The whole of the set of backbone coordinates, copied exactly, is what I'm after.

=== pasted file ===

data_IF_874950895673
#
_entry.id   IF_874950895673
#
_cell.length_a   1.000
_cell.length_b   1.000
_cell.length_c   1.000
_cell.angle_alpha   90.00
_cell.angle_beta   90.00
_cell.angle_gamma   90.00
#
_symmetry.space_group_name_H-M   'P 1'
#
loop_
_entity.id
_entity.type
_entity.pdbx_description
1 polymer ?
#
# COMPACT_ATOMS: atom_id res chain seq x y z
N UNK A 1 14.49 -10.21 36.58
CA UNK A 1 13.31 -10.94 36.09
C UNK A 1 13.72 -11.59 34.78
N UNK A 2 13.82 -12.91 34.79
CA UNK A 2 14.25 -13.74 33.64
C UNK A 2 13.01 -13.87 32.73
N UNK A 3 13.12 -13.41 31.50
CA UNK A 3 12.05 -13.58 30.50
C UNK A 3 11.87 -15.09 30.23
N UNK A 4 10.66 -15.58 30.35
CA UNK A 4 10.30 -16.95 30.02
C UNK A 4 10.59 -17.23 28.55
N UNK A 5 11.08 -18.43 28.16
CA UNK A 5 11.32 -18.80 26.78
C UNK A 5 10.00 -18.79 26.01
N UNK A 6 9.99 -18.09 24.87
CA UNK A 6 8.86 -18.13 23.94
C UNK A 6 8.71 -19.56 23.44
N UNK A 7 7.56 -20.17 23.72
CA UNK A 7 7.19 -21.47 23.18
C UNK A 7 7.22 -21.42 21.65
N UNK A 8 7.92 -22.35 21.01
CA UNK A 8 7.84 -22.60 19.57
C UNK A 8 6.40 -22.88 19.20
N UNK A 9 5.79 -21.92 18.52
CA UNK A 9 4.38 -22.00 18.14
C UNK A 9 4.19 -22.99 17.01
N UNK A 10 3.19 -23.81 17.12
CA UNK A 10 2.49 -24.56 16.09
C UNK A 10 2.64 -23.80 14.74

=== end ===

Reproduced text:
data_IF_874950895673
#
_entry.id   IF_874950895673
#
_cell.length_a   1.000
_cell.length_b   1.000
_cell.length_c   1.000
_cell.angle_alpha   90.00
_cell.angle_beta   90.00
_cell.angle_gamma   90.00
#
_symmetry.space_group_name_H-M   'P 1'
#
loop_
_entity.id
_entity.type
_entity.pdbx_description
1 polymer ?
#
# COMPACT_ATOMS: atom_id res chain seq x y z
N UNK A 1 14.49 -10.21 36.58
CA UNK A 1 13.31 -10.94 36.09
C UNK A 1 13.72 -11.59 34.78
N UNK A 2 13.82 -12.91 34.79
CA UNK A 2 14.25 -13.74 33.64
C UNK A 2 13.01 -13.87 32.73
N UNK A 3 13.12 -13.41 31.50
CA UNK A 3 12.05 -13.58 30.50
C UNK A 3 11.87 -15.09 30.23
N UNK A 4 10.66 -15.58 30.35
CA UNK A 4 10.30 -16.95 30.02
C UNK A 4 10.59 -17.23 28.55
N UNK A 5 11.08 -18.43 28.16
CA UNK A 5 11.32 -18.80 26.78
C UNK A 5 10.00 -18.79 26.01
N UNK A 6 9.99 -18.09 24.87
CA UNK A 6 8.86 -18.13 23.94
C UNK A 6 8.71 -19.56 23.44
N UNK A 7 7.56 -20.17 23.72
CA UNK A 7 7.19 -21.47 23.18
C UNK A 7 7.22 -21.42 21.65
N UNK A 8 7.92 -22.35 21.01
CA UNK A 8 7.84 -22.60 19.57
C UNK A 8 6.40 -22.88 19.20
N UNK A 9 5.79 -21.92 18.52
CA UNK A 9 4.38 -22.00 18.14
C UNK A 9 4.19 -22.99 17.01
N UNK A 10 3.19 -23.81 17.12
CA UNK A 10 2.49 -24.56 16.09
C UNK A 10 2.64 -23.80 14.74